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pappardelle with ragu alla bolognese

Updated: Oct 24, 2021



Makes 4 serves - Preparation time 1 hour - cooking time: 3 hours for the ragu' + 3 minutes to cook pasta

  • 180g 00 flour + 20g semolina wheat flour (or 200g all-purpose flour)

  • 2 eggs

  • olive oil, 5 T

  • 1 onion, roughly chopped

  • 2 sticks celery, diced

  • 1 carrot, peeled and chopped finely

  • 1 garlic clove, crushed

  • 400g beef mince

  • 400g pork mince or sausage

  • salt and black pepper

  • 1 tbsp chopped thyme

  • 1 bay leaf

  • 1 cup red wine

  • 3 tbsp tomato paste

  • 350g tomato sauce

  • 1 cup water

  • ½ cup of milk

  • 4 Tablespoons fresh grated Parmesan (optional)

MAKING THE SAUCE Heat a large pot until hot and add the olive oil.

Suate the onion until translucent.

Add celery, carrot and garlic and cook until softened.

Add the mince and cook until browned all over. Season with salt and pepper.

Add thyme and bay leaf.

Add the wine, mix well and let it evaporate on a high flame.

Add the tomato paste, stir well, then add tomato sauce.

Finally add the water and bring to the boil. Cover and let it simmer away for at least two/three hours (actually the more it cooks the better will taste, my grandmother used to cook it for 5 hours, so don’t be in a hurry!), or until the beef is tender.

A few minutes before turning the flame off add the milk and stir gently. The milk will make the meat more tender.


Place the flour in a bowl. Make a well in the center and crack the eggs into it.

Gently combine eggs with flour using a fork from the middle outwards.

With your hands, gradually incorporate the flour from the outside of the well toward the center, kneading gently until the mass of dough comes together.

Put the dough on a wooden surface and knead it until it is smooth and resilient.

You may need to add more flour, or you may not be able to incorporate all of the flour, depending on the humidity and the size of the eggs. If the dough is sticky or extremely pliable, knead more flour in.

Work the mass of dough with your hands to develop the gluten in the flour for about 10-15 minutes or until it is smooth and elastic.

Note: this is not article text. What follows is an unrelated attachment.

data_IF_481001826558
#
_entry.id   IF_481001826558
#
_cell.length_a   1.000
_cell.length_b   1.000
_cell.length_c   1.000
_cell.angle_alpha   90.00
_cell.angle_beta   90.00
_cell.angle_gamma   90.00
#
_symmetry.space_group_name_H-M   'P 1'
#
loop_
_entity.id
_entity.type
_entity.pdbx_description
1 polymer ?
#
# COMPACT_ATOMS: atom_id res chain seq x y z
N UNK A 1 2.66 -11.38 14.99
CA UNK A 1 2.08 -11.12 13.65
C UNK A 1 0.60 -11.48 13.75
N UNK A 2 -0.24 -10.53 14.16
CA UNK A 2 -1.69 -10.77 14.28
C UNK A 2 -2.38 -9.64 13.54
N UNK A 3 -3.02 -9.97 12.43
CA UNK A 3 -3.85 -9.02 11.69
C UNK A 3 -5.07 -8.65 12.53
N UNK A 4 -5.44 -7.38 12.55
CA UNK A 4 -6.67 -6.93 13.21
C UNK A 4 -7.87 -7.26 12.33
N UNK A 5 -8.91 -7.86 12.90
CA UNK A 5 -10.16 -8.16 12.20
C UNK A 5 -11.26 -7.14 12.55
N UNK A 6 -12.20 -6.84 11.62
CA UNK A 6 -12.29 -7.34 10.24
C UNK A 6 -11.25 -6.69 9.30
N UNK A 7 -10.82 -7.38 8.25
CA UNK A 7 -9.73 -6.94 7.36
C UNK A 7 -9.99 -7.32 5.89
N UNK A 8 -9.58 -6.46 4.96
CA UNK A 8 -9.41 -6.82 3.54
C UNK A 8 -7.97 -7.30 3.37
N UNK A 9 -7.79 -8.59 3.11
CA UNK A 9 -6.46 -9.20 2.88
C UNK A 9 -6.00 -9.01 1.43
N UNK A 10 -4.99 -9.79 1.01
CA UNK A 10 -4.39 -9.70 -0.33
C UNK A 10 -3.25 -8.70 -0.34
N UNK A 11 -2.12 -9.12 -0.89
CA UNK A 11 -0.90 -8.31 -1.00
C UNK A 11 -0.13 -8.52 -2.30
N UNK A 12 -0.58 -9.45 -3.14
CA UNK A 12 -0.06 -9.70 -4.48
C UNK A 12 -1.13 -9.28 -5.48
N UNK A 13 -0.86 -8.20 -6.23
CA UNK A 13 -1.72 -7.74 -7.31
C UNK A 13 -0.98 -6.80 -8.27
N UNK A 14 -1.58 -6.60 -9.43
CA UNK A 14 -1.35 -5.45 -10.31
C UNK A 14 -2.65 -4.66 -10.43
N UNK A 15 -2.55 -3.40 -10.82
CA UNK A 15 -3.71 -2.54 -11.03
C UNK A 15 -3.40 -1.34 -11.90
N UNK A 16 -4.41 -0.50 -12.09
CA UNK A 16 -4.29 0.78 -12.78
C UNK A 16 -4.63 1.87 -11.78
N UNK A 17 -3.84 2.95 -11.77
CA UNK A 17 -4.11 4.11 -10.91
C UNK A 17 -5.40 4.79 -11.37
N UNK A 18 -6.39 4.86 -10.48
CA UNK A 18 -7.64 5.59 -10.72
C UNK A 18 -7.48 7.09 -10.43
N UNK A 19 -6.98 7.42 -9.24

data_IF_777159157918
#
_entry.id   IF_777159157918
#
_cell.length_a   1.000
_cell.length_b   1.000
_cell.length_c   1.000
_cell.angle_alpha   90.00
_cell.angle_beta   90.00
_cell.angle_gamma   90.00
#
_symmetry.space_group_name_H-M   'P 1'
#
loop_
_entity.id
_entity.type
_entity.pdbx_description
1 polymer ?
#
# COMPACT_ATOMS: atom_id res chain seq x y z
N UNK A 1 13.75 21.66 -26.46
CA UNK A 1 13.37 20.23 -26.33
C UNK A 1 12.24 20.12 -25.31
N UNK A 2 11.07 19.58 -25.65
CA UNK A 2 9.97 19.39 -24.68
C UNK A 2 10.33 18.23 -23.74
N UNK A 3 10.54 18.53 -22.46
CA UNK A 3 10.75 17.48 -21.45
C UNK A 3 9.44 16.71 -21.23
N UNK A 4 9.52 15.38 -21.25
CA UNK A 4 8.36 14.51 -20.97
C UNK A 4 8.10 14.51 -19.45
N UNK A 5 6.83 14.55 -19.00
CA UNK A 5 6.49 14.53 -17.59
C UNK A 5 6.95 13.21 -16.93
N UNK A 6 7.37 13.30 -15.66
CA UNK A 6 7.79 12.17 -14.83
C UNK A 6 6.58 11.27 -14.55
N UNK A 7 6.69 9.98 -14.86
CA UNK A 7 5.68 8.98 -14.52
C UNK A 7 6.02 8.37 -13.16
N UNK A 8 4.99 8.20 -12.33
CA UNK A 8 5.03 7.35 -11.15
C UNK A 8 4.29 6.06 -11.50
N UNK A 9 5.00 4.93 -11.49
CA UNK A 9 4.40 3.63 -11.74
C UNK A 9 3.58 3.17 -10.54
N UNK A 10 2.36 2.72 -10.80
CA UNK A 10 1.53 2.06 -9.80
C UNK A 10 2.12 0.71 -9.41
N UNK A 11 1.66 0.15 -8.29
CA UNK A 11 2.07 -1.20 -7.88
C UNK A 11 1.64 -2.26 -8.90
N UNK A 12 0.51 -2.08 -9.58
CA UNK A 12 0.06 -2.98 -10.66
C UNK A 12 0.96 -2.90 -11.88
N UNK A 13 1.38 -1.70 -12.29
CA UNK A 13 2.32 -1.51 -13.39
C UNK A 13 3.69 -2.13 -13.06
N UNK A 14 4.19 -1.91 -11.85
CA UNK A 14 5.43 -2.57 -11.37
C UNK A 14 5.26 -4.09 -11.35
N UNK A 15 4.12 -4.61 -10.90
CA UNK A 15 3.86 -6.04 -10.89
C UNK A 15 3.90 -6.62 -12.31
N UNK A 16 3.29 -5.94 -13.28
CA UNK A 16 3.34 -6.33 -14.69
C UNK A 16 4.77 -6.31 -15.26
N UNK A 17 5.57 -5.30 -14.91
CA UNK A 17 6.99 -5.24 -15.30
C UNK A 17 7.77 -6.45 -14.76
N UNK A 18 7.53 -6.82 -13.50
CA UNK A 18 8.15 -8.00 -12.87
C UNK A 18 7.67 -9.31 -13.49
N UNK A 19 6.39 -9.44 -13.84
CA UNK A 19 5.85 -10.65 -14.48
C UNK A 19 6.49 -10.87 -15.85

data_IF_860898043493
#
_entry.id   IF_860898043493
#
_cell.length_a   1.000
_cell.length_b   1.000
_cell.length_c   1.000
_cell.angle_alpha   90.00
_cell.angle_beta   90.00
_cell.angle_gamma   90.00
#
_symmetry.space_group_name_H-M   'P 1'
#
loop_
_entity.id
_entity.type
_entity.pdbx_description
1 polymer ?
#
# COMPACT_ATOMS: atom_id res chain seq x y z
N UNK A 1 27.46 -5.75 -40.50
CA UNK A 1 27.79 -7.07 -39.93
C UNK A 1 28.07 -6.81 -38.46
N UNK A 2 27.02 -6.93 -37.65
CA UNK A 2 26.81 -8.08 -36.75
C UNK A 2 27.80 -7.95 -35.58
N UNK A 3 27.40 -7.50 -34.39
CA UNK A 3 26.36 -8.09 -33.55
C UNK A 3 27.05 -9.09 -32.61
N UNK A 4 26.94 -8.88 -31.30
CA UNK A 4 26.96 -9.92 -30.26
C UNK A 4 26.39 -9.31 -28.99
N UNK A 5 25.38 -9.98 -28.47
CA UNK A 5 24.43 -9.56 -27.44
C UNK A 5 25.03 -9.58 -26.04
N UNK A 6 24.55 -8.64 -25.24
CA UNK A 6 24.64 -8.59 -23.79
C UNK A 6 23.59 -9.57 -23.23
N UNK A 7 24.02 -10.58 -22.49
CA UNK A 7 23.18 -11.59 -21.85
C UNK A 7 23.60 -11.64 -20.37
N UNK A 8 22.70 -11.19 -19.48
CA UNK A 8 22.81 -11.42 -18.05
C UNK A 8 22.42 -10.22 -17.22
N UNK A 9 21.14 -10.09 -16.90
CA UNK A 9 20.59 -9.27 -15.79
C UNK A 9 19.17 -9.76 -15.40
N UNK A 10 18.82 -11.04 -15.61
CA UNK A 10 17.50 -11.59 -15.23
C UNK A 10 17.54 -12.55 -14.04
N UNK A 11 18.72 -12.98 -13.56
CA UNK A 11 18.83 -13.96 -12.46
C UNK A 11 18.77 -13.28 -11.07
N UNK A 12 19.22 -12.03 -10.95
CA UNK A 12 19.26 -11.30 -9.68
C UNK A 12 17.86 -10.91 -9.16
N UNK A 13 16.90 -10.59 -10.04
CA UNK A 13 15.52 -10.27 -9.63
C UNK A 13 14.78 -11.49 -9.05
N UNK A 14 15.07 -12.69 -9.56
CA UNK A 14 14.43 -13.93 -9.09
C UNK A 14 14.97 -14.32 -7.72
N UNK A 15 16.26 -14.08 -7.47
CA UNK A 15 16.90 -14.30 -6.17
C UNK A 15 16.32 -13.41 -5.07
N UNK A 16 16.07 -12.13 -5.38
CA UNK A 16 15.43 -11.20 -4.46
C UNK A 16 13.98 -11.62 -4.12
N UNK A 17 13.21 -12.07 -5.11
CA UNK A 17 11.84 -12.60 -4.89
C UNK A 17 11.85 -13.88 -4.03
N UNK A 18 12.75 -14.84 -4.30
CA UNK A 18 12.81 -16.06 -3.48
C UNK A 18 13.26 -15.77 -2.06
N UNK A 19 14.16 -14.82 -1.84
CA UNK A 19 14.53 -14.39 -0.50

Using the heel of your hand, push the dough down and away from you, fold it in half back toward you, rotate a quarter turn and repeat the kneading motion.

Cover the dough and place it in the fridge to rest for at least half an hour before using.

After the resting time, dust the work surface with some extra flour, take a portion of dough the size of a large orange and press it out flat with your fingertips.

Set the pasta machine at its widest setting, (usually '0, but it depends on the kind of machine you use).

Pass the dough through the rollers once.

Fold the resulting strip into thirds.

Roll the pasta dough through the widest setting 5 times, till your dough has a rectangular shape and is smooth. Lightly dust the pasta with flour if it is at all sticky. Narrow the setting of the pasta machine to position '1' and roll the dough through.

Continue passing the dough through the rollers, reducing the thickness by 1 setting each time until it reaches the desired thickness. It should now be very delicate, elastic to the touch and slightly translucent.

Now cut the pasta sheet into smaller 15 cm long sheets. Working with one sheet at a time cut them into 2.5 cm stripes with a sharp knife or a pasta cutter wheel.

Once you have made the pappardelle, leave them to rest for 20 minutes on a wooden board, then wrap a few of the stripes around your fingers, creating nests and leave to rest on a tray lined with baking paper.

Sprinkle with flour and leave until you are ready to cook.


Bring a pot of salted water to a boil. Cook tagliatelle until tender, about 3 minutes.

Toss with sauce, sprinkle with Parmesan and serve.


Hope you enjoy this recipe! If you make it, please let me know your thoughts and tag me on my Fb page Pasta Journey or my Instagram _pastajourney_ . I would love to hear from you!

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